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Developing Intuition (Keynote at CoderFaire Atlanta 2013)

Developing Intuition (Keynote at CoderFaire Atlanta 2013)

It’s one thing to program software. It’s another thing to design it. Software architects find themselves at the intersection of these points, sifting through business requirements, system constraints, and team expertise to design and deliver high quality software. While many software design concepts such as patterns come into play, the hard parts are the things we can’t learn in classes or books: designing for the problem domain.

As a result, software architecture is both a scientific discipline and an art. It often requires you to reach beyond knowledge of patterns and practices, relying on your own intuition to design a solution. In this talk, Ben Ramsey explains how intuition plays a crucial role in his own approach to designing software. He gives practical pointers on how to tap into intuition as part of your software design process and how to combine it with rational thinking to be a better software designer.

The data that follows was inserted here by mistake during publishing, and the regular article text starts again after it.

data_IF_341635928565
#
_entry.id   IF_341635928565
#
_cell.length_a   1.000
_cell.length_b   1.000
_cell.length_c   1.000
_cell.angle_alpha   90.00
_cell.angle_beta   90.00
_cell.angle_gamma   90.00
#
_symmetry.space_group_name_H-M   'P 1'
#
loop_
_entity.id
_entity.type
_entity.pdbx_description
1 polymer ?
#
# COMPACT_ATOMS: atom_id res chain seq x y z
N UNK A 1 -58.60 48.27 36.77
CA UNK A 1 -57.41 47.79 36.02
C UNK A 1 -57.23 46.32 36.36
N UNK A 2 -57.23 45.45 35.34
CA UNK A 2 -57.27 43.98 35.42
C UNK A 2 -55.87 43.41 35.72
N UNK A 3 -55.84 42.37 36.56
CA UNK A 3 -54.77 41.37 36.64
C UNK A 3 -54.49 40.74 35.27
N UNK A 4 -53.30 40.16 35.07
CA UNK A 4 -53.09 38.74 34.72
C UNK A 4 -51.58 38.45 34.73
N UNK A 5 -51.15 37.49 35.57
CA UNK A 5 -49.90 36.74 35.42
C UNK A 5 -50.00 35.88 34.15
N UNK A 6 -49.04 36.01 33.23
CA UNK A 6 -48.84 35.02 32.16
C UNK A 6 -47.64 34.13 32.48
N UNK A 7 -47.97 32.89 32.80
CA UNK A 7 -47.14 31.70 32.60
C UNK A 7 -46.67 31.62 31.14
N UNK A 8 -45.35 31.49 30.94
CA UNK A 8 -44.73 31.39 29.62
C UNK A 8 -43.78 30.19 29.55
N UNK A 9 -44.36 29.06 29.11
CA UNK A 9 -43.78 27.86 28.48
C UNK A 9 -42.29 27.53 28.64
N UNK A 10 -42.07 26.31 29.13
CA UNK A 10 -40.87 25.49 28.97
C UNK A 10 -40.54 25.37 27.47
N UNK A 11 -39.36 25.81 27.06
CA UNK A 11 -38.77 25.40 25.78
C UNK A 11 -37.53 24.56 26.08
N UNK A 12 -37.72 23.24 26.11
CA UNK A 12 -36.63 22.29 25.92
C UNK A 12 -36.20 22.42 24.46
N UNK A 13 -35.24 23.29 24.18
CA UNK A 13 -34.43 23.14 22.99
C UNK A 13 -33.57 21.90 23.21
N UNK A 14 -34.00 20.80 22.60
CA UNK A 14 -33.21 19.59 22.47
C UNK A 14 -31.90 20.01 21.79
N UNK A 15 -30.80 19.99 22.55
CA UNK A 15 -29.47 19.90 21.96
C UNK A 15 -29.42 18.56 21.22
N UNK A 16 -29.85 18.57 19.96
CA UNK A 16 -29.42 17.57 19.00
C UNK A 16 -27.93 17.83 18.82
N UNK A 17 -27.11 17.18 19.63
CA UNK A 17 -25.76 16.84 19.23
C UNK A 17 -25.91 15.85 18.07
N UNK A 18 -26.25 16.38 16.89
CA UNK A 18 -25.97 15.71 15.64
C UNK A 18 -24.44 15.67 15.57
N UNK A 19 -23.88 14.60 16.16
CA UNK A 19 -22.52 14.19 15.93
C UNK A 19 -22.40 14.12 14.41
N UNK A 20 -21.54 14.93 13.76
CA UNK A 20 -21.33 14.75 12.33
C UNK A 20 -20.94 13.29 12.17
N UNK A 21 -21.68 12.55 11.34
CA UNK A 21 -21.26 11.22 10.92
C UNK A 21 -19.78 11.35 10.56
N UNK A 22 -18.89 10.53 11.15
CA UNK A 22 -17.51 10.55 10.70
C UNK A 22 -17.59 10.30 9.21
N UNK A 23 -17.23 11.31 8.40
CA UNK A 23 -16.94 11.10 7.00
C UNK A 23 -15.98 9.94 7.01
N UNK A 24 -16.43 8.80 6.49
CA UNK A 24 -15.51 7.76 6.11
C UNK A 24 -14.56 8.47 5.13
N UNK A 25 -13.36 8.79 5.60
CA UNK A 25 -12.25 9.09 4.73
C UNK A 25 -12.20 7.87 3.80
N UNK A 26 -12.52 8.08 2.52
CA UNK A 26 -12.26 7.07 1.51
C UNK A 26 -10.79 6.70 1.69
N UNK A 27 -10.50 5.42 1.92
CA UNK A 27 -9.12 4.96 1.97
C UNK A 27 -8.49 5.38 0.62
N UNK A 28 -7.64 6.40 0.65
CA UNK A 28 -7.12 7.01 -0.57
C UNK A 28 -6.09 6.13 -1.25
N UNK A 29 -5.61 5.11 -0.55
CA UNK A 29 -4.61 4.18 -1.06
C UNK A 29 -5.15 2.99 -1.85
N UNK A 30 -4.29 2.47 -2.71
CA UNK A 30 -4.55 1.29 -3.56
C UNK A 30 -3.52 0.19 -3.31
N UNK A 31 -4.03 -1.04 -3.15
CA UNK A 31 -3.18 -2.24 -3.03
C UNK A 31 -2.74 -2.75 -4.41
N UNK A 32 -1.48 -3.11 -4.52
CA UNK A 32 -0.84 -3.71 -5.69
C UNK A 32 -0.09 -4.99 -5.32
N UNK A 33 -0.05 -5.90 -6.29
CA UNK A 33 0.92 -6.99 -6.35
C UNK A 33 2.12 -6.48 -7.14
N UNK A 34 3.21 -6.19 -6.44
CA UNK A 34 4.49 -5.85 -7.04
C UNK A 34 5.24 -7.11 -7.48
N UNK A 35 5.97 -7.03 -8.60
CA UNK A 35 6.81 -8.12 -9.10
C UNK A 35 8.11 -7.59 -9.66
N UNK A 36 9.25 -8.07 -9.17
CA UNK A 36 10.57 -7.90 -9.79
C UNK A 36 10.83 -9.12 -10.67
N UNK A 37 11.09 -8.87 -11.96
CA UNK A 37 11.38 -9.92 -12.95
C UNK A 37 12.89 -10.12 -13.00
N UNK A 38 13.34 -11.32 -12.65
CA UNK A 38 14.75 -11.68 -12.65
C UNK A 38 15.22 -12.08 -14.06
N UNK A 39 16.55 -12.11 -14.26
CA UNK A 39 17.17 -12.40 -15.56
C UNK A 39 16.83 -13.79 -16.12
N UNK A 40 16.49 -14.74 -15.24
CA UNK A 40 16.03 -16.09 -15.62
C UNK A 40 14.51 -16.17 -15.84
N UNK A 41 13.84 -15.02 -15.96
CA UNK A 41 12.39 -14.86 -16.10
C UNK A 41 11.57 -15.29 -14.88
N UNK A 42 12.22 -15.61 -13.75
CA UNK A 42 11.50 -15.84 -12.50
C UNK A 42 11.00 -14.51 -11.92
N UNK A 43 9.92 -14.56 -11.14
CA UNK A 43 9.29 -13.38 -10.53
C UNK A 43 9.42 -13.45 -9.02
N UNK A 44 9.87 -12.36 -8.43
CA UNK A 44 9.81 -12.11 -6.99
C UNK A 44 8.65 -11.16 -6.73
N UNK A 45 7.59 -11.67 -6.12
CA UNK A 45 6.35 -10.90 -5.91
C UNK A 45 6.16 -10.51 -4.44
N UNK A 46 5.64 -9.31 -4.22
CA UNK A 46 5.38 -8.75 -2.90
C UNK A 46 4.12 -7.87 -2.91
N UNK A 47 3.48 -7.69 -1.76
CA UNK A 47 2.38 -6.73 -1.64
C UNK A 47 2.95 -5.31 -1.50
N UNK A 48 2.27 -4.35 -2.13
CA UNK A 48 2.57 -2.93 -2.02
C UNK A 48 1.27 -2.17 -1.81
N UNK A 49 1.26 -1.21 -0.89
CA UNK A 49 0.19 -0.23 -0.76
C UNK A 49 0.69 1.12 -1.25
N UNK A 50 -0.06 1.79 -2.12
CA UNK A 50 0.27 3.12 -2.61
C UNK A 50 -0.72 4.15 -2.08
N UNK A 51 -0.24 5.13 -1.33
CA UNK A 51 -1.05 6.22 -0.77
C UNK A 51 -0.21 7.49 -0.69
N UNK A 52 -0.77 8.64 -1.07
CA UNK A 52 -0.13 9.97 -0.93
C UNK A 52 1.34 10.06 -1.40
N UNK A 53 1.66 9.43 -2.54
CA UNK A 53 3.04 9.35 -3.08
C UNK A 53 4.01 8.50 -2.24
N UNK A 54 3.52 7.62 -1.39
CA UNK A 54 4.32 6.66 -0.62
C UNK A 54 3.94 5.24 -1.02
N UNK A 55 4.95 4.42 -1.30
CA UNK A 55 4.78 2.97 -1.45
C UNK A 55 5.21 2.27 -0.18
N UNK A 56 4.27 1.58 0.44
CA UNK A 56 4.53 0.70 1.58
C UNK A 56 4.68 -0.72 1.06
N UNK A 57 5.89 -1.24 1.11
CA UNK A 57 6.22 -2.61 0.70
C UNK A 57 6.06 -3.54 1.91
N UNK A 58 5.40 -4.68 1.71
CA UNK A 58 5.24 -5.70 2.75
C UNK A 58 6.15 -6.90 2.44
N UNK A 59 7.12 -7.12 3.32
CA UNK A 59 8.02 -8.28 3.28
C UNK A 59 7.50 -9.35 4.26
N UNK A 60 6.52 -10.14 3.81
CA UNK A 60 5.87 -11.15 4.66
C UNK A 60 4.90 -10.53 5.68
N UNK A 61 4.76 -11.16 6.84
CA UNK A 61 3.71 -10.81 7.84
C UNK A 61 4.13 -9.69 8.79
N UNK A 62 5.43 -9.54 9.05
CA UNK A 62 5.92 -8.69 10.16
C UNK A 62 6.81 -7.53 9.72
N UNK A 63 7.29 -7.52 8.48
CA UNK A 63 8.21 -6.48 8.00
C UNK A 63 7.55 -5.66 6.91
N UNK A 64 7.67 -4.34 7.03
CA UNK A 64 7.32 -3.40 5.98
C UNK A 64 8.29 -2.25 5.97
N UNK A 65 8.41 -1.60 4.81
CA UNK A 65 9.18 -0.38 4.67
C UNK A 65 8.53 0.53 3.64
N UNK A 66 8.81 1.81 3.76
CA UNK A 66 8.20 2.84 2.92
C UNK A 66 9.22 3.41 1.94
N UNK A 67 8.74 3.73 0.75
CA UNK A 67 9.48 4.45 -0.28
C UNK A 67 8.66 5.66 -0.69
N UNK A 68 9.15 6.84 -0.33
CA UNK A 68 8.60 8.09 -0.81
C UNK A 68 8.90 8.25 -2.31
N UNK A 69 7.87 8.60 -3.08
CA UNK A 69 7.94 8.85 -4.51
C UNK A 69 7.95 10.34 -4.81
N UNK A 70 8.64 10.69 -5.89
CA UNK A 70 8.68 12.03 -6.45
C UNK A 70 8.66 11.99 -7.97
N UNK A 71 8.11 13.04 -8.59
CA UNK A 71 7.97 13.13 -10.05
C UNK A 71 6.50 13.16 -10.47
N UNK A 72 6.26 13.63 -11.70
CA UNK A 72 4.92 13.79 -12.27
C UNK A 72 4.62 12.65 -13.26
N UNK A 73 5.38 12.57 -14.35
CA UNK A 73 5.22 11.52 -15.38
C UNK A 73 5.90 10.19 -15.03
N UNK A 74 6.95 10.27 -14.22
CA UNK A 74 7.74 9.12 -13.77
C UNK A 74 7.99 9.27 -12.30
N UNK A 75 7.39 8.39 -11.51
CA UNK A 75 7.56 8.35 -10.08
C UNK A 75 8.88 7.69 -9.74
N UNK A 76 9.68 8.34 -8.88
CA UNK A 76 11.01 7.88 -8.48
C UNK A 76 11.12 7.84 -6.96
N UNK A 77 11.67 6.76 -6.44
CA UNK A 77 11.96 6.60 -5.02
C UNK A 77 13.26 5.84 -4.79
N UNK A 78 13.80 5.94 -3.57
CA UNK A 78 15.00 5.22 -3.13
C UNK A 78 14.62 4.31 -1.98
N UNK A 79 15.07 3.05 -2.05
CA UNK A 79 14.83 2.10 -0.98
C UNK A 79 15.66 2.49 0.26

Ben Ramsey

April 20, 2013


  1. Developing Intuition Ben Ramsey • CoderFaire Atlanta

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  17. “Anyone actually calling themselves a ‘software architect’ is a pompous

    fool.” — DHH
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  19. “It implies that they can just sit back and think

    up what others need to do without getting their hands dirty. Hogwash. You need to implement to design.”
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  22. Developing Intuition How to Think Like a Software Architect

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  78. “If you just sit and observe, you will see how

    restless your mind is. If you try to calm it, it only makes it worse, but over time it does calm, and when it does, there’s room to hear more subtle things...”
  79. “...that’s when your intuition starts to blossom and you start

    to see things more clearly and be in the present more. Your mind just slows down, and you see a tremendous expanse in the moment. You see so much more than you could see before. It’s a discipline; you have to practice it.” — Steve Jobs
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  95. “The difference between science as it stands now and the

    Buddhist investigative tradition lies in the dominance of the thirdperson, objective method in science and the refinement and utilization of first person, introspective methods in Buddhist contemplation.”
  96. “In my view, the combination of the firstperson method with

    the third person method offers the promise of a real advance in the scientific study of consciousness.” — the Dalai Lama
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  101. Thank you. benramsey.com @ramsey